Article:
November 2008

A Bright Flare, and a Warning

November 29, 2008

One night about ten years ago I was walking down a quiet road on Emerald Isle, NC, the spring air spangled with stars, when a meteor flamed across the sky with such vehemence that I fully expected to hear the sound of an impact. I didn’t, of course, and on the normal scale of things, […]

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Enceladus: Evidence for Liquid Water

November 28, 2008

The phrase ‘liquid water’ is enough to quicken the pulse of the steeliest-eyed astrobiologist. We’ve long defined the concept of a habitable zone — that zone around a star in which life might flourish — by the presence of liquid water at the surface. But as we start pondering liquid water beneath the ices of […]

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Building for the Long Haul

November 26, 2008

When you’re thinking long-term, a period of 5.7 years seems like a mere blip in time. But NASA’s Long Duration Exposure Facility, deployed from the shuttle Challenger in 1984 and returned to Earth after 32,422 orbits, is a small-scale experiment that points to much weightier objectives. Think about the Voyager spacecraft, launched in 1977 and […]

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More Cosmic Ray ‘Hot Spots’

November 25, 2008

As we learn more about cosmic rays, it becomes clear that these incoming particles — protons and electrons accelerated to high energy levels — do not reach us uniformly. Just a few days ago we saw that the ATIC (Advanced Thin Ionization Calorimeter) experiment had revealed a source of cosmic rays relatively close to the […]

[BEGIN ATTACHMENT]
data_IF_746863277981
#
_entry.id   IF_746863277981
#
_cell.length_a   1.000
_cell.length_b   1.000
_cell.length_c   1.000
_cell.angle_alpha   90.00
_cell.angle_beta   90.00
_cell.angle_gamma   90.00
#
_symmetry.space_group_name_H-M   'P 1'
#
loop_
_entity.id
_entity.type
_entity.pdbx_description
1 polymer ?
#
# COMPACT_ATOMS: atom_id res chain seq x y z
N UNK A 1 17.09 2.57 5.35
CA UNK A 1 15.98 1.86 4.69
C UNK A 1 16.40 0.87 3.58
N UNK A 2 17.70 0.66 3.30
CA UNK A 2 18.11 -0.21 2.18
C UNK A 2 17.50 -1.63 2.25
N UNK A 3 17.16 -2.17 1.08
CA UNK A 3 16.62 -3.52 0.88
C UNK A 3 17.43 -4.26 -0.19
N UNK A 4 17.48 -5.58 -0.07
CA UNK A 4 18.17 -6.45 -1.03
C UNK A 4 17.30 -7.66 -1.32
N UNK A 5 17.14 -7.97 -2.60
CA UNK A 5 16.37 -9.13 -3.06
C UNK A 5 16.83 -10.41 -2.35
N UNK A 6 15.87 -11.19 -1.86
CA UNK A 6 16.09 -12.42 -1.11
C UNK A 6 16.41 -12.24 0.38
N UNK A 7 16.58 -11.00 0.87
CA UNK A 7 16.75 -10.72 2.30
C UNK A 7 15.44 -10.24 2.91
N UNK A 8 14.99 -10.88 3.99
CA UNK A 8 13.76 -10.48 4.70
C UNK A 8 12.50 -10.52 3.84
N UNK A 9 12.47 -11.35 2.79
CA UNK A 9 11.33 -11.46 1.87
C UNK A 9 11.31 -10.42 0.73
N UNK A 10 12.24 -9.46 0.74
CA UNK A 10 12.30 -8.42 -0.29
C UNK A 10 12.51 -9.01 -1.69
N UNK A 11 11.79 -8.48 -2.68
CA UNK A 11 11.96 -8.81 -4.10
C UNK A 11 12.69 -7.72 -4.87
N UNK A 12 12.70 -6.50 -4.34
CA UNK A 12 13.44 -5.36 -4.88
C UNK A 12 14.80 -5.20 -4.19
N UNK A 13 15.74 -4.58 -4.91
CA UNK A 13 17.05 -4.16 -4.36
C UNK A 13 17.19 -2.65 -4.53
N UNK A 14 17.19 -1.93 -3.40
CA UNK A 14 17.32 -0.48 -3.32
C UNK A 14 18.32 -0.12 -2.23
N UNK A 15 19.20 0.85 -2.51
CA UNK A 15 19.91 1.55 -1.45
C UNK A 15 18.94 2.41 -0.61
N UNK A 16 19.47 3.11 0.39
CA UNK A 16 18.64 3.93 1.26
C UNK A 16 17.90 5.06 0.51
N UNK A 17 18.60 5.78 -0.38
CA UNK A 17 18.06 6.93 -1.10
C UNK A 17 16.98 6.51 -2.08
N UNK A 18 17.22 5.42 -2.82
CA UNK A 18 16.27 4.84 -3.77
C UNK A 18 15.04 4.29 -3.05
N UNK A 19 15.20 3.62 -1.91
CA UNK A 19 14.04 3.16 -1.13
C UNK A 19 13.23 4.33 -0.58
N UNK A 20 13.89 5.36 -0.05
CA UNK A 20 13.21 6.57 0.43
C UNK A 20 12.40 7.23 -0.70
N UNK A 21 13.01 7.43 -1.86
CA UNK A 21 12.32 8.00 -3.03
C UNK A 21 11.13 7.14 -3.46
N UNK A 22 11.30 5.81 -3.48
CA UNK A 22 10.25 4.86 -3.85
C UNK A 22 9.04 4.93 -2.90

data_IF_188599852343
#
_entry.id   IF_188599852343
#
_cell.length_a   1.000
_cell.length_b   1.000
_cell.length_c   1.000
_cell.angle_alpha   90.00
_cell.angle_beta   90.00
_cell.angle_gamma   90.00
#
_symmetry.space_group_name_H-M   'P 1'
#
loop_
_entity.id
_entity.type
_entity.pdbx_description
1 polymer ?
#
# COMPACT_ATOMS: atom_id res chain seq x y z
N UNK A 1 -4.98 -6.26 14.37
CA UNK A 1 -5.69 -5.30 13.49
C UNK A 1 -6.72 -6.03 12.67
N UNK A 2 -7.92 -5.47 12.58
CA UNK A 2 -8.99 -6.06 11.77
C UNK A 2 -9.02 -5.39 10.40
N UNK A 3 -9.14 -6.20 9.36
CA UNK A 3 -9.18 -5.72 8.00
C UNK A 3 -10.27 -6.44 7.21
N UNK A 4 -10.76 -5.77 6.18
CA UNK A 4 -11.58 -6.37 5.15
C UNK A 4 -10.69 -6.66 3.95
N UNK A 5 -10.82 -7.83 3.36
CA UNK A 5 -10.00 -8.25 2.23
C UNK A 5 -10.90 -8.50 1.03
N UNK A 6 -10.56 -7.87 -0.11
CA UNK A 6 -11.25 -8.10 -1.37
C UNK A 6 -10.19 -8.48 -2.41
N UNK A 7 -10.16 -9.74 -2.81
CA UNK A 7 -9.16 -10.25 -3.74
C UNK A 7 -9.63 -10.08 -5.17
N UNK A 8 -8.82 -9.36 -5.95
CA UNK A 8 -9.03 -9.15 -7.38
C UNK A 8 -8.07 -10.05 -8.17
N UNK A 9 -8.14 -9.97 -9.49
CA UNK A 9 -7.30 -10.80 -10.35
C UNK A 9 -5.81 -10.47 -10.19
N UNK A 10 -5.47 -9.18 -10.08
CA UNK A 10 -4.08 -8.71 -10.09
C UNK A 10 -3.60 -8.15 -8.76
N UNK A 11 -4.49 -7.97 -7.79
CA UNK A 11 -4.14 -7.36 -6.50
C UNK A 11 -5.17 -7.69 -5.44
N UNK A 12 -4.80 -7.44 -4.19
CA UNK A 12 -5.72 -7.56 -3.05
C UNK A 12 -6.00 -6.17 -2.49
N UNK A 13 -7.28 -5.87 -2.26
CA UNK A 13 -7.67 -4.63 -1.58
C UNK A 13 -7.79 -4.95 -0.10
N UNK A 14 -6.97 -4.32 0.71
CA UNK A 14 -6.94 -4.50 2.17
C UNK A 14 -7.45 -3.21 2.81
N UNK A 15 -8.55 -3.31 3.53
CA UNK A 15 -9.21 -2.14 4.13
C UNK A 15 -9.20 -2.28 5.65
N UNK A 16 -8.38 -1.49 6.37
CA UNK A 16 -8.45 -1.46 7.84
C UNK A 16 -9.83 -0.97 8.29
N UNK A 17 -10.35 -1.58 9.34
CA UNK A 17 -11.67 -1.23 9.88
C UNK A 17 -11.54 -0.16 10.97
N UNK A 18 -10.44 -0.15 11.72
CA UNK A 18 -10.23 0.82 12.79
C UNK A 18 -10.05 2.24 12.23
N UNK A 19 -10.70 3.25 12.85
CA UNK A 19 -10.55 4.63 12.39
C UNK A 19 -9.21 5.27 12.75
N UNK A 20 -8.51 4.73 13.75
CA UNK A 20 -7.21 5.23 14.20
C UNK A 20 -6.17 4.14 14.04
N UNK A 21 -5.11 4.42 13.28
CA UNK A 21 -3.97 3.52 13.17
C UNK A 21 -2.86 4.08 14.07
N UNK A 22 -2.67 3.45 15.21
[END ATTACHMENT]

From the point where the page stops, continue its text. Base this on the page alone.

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Notes & Queries 11/24/08

November 24, 2008

What might make a star particularly interesting from a SETI point of view? Bruce Cordell looks at the question in a post in the latest Carnival of Space, drawing on a JBIS article by Martin Beech (“Terraformed Planets and SETI,” February 2008). The method seems to be to examine the ratio of a star’s age […]

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Planet Imaged Around Beta Pictoris?

November 22, 2008

Images of distant exoplanets, once only a wish for future space missions, have begun to turn up with a certain regularity. The three planets around HR8799 and the single gas giant around Fomalhaut were announced on the same day, while a week later we once again have Beta Pictoris in focus, a young star so […]

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An Internet for Deep Space

November 21, 2008

Networking deep space should be a priority for future missions. If we can set up robust networking between spacecraft, we relieve the Deep Space Network of a huge burden, that of having to communicate directly with each spacecraft for tasks that are essentially routine. No more maneuvering huge dishes to catch one fleeting signal, at […]

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High-Energy Electrons: Evidence for Dark Matter?

November 20, 2008

What is the unusual source of high-energy cosmic rays that has been discovered within 3000 light years of the Sun? Everyone loves a mystery, and this one has all the earmarks of a classic. The source was found by the Advanced Thin Ionization Calorimeter (ATIC) experiment, which was lofted to high altitude above Antarctica via […]

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Searching for Dyson Spheres

November 19, 2008

A Dyson Sphere makes an extraordinary setting for science fiction. In fact, my first knowledge of the concept came from reading Larry Niven’s 1970 novel Ringworld, a book that left such an impression that I still recall reading half of it at a sitting in the drafty little parlor of a house I was renting […]

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Billions of Positrons Created in Laboratory

November 18, 2008

Irradiate a millimeter-thick gold target with the right kind of laser and you might get a surprise in the form of 100 billion positrons, the antimatter equivalent of electrons. Researchers had been studying the process at Lawrence Livermore National Laboratory, where they used thin targets that produced far fewer positrons. The new laser method came […]

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